Now we restart the services we stopped earlier.

net start bits

net start wuauserv

(or download and run start-services.cmd).

Finally, Reboot

Naturally, much of what we’ve done will require a reboot to take final effect.

What did we just do?

After all that mumbo-jumbo, you’re probably wondering what you just did, be it manually or via a script.

The best analogy I can come up with is clearing your browser cache. Just as your web browser tries to avoid multiple downloads and generally speed up your browsing by keeping many things in a cache on your machine’s hard disk, Windows Update does something similar. Rather than re-analyzing, slowing down your system, and perhaps even downloading information repeatedly, it caches much of what it learns about your system on disk.

And just like the browser, sometimes the cache can get “confused”.

We’ve simply cleared out the cache and reset a few things to known states so Windows Update can start with a clean slate.

(To be clear, browser caches and the Windows update cache are completely unrelated to one another; just the concepts are similar.)

Footnotes

1: Naturally, I recommend you update to a version that does, but of course that requires Windows Update to work.

2: It’s unclear if this does exactly what the troubleshooter did, or something more. Since we don’t know for sure, it’s worth a try.

3: In Windows 10, if your system is so configured, you may instead be able to right-click on the Start menu and then click on Windows PowerShell (Admin).

4: In Windows 10, if your system is so configured, you may instead be able to right-click on the Start menu and then click on Command Prompt (Admin).

5: Though, to be fair, Windows Update isn’t of much use on these no-longer-supported operating systems.

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60 comments on “How Do I Fix Windows Update?”

  1. Finally I’m no longer being reminded that a Defender Update I don’t need failed to install, again and again and..

    Thanks Leo!!

  2. I tried all that on my Windows 7 desktop to no avail, so I just took the free Windows 10 upgrade and I either solved, couldn’t find, or forgot what was wrong in Windows 7 in the first place. However, I am very happy with Windows 10 and glad I now have time to read Ask Leo archives.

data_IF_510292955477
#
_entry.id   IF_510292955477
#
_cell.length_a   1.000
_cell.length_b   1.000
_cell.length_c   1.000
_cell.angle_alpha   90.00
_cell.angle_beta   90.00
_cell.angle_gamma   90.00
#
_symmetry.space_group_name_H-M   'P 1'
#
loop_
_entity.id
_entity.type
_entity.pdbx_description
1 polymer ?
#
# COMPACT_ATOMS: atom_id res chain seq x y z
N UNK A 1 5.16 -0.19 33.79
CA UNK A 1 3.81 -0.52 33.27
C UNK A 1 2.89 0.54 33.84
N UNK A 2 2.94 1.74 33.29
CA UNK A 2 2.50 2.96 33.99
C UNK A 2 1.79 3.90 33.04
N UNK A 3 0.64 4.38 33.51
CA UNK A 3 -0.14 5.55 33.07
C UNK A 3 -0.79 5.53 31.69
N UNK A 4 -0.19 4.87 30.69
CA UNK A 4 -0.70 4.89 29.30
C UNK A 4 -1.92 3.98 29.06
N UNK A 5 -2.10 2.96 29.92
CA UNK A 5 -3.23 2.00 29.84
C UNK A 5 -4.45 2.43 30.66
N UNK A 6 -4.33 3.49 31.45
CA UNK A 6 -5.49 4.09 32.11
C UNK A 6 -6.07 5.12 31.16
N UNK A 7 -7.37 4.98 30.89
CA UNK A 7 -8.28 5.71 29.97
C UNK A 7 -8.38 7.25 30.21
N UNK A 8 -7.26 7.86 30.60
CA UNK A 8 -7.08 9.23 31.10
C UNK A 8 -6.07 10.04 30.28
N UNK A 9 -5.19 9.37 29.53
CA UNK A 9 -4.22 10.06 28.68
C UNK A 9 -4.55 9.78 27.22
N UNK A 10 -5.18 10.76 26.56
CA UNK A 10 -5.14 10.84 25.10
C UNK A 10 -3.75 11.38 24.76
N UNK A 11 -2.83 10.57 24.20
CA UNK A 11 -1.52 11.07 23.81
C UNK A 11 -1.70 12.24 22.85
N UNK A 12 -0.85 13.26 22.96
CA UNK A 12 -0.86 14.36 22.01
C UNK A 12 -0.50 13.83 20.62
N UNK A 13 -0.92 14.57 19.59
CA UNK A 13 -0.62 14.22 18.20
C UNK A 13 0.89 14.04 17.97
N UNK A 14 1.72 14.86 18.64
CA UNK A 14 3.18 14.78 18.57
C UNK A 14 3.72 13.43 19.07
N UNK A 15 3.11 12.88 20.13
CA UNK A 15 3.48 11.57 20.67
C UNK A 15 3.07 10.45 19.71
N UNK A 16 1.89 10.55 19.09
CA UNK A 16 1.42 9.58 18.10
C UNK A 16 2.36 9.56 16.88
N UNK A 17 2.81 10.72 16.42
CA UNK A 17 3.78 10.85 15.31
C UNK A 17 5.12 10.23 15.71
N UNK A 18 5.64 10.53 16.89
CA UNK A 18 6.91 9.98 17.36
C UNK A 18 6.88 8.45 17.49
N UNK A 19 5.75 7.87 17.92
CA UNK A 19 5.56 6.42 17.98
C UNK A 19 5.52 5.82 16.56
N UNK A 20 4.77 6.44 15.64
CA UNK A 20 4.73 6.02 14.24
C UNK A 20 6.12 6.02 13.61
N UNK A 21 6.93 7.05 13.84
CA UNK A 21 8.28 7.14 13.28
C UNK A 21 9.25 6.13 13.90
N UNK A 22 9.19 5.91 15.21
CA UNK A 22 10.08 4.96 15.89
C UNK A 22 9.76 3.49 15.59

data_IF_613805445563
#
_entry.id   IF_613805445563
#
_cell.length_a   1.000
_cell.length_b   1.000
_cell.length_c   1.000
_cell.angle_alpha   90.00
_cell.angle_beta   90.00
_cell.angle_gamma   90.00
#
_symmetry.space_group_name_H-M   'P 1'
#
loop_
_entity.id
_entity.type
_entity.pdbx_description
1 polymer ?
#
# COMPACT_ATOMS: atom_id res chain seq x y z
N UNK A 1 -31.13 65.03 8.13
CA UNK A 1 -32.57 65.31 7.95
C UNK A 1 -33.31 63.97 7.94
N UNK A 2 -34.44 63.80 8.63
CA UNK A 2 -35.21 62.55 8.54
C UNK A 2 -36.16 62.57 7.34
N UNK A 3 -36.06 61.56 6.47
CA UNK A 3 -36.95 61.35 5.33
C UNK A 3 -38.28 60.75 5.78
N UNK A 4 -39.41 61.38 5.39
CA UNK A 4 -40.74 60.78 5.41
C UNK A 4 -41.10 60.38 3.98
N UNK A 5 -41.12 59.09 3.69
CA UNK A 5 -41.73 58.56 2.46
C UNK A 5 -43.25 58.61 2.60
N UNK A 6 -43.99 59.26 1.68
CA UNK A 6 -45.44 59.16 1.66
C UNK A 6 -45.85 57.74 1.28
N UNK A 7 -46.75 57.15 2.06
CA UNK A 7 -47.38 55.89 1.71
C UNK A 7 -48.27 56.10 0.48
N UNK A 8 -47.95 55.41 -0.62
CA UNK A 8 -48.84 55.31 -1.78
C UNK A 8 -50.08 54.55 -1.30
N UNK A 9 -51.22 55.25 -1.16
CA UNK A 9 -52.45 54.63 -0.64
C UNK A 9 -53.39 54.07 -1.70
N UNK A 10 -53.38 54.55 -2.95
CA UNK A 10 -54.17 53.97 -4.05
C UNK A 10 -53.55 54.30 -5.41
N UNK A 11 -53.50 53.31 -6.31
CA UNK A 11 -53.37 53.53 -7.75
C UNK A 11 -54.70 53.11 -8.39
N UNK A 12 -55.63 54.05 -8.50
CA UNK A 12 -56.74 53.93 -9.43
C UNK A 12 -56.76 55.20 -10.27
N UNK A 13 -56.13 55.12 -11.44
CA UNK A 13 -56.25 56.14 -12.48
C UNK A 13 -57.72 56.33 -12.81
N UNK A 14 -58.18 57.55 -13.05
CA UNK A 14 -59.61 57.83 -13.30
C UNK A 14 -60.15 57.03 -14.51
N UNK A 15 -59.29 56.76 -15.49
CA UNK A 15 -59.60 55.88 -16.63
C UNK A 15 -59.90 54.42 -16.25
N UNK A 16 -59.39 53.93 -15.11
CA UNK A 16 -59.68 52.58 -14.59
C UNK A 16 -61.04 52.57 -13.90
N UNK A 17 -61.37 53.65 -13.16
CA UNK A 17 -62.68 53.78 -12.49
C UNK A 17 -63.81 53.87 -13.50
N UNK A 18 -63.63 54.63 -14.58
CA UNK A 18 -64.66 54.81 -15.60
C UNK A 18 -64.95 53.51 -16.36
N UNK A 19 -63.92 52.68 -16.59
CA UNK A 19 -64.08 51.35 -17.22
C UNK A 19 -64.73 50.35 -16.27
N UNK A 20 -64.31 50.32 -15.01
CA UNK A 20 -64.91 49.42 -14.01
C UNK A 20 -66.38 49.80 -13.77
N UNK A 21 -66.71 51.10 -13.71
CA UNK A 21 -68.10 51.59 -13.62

3. Twice, I’ve had update problems on someone’s machines. The first time, on a Win7 machine, Windows Fix-It fixed the problem.
    The second time, on another Win7 machine, it didn’t work, so I did more research, with my favorite research tool, Google.

    I found the following info, and it worked:

    Click on Computer, System drive (usually C), Windows, SoftwareDistribution, Download.
    Delete contents of Download folder. Restart computer.
    Run windows update.

    Of course, anything can go wrong at any time, so make a full backup first. Leo may have mentioned that already. 😉

    • i had the same problem. I had to update a windows 7 laptop from a friend which was not used for a long time.
      Renamed the softwaredistribution folder (in windows, not command line) and updates started coming in!

  4. Thanks Leo. Any info that comes from you I gladly rely on and trust completely, you are a valuable resource to be sure. Enjoy also your writing style, which is, how to describe it, pleasant.

  5. I have a very simple solution which may cure Windows Update problems. I am running Windows 10 pro and I always get a message that Windows Updates failed to install. I then turn on the Windows Firewall and the updates download and install. I don’t know why this is as I already have Vipre Internet Security running but it works every time.
    Hope this helps someone.

    • Bizarre! Does disabling the firewall in VIS enable updates to install. I could be way off with this, but the only possible explanation I can come up with is that VIS is actually the apps that’s blocking the updates, but Windows Firewall somehow overrides its settings when turned on.

  6. After months of on and off again gettting a few updates only installed on my Friends win 8.1 notebook something came along that looked like a “service pack”. This fortuantely downloaded and installed and after that Windows AU worked fine. Miracles,

  7. When I run Windows Firewall to enable me to download Windows updates, I still leave Vipre running.
    I tries shutting down Vipre without enabling Windows Firewall but Windows Update would not work without enabling Windows Firewall. Don’t know why this is but it is the only way I can download and install Windows Updates. This only refers to Windows Updates! Strange but it works on my Laptop.

    • I still suspect that VIS is causing the issue. Security programs can be resistant to being shutdown. It’s basically a defence mechanism against them being automatically closed by malware. Next time it happens, instead of shutting VIS down completely, try disabling its firewall component and see what happens.